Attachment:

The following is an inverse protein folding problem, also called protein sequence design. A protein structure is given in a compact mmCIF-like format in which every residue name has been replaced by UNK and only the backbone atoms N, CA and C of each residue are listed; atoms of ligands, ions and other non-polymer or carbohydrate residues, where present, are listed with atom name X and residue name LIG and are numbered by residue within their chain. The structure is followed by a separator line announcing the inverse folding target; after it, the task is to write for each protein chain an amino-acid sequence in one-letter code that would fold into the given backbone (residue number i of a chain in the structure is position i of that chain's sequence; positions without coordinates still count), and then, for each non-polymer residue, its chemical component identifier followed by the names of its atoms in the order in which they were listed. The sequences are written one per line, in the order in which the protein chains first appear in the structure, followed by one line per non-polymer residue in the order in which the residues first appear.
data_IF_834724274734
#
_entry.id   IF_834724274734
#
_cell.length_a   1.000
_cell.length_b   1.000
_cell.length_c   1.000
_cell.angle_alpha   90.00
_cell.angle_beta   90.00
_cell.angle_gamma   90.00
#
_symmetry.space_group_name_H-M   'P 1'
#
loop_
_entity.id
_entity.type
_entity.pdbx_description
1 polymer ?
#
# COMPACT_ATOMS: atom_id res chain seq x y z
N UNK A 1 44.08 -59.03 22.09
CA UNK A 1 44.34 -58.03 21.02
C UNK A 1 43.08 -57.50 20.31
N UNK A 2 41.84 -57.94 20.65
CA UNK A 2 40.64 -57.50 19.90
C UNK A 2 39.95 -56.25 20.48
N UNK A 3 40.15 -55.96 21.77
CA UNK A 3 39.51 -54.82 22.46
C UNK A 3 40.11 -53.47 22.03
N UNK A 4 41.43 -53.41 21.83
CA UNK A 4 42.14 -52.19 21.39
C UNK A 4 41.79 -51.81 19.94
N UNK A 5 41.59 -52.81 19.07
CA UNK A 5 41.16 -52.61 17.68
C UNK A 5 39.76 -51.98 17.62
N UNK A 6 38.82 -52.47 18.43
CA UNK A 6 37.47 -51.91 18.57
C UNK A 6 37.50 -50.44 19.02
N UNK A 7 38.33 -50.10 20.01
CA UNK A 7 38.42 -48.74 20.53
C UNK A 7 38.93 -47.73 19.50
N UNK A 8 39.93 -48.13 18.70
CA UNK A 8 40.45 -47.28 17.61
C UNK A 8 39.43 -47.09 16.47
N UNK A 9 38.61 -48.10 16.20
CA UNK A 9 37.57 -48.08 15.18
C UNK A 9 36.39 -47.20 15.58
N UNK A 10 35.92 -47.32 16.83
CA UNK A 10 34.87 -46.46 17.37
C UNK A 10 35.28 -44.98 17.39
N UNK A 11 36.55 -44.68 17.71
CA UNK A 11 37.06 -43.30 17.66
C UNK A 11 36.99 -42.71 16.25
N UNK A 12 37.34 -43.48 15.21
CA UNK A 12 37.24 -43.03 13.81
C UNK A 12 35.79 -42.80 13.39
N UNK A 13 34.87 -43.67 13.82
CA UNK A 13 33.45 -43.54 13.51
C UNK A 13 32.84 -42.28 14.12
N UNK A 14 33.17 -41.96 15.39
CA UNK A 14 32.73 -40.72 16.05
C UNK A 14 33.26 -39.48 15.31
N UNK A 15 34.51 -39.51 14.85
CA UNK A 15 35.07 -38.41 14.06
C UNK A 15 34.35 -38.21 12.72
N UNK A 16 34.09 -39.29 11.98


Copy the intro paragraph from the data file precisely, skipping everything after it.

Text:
The following is an inverse protein folding problem, also called protein sequence design. A protein structure is given in a compact mmCIF-like format in which every residue name has been replaced by UNK and only the backbone atoms N, CA and C of each residue are listed; atoms of ligands, ions and other non-polymer or carbohydrate residues, where present, are listed with atom name X and residue name LIG and are numbered by residue within their chain. The structure is followed by a separator line announcing the inverse folding target; after it, the task is to write for each protein chain an amino-acid sequence in one-letter code that would fold into the given backbone (residue number i of a chain in the structure is position i of that chain's sequence; positions without coordinates still count), and then, for each non-polymer residue, its chemical component identifier followed by the names of its atoms in the order in which they were listed. The sequences are written one per line, in the order in which the protein chains first appear in the structure, followed by one line per non-polymer residue in the order in which the residues first appear.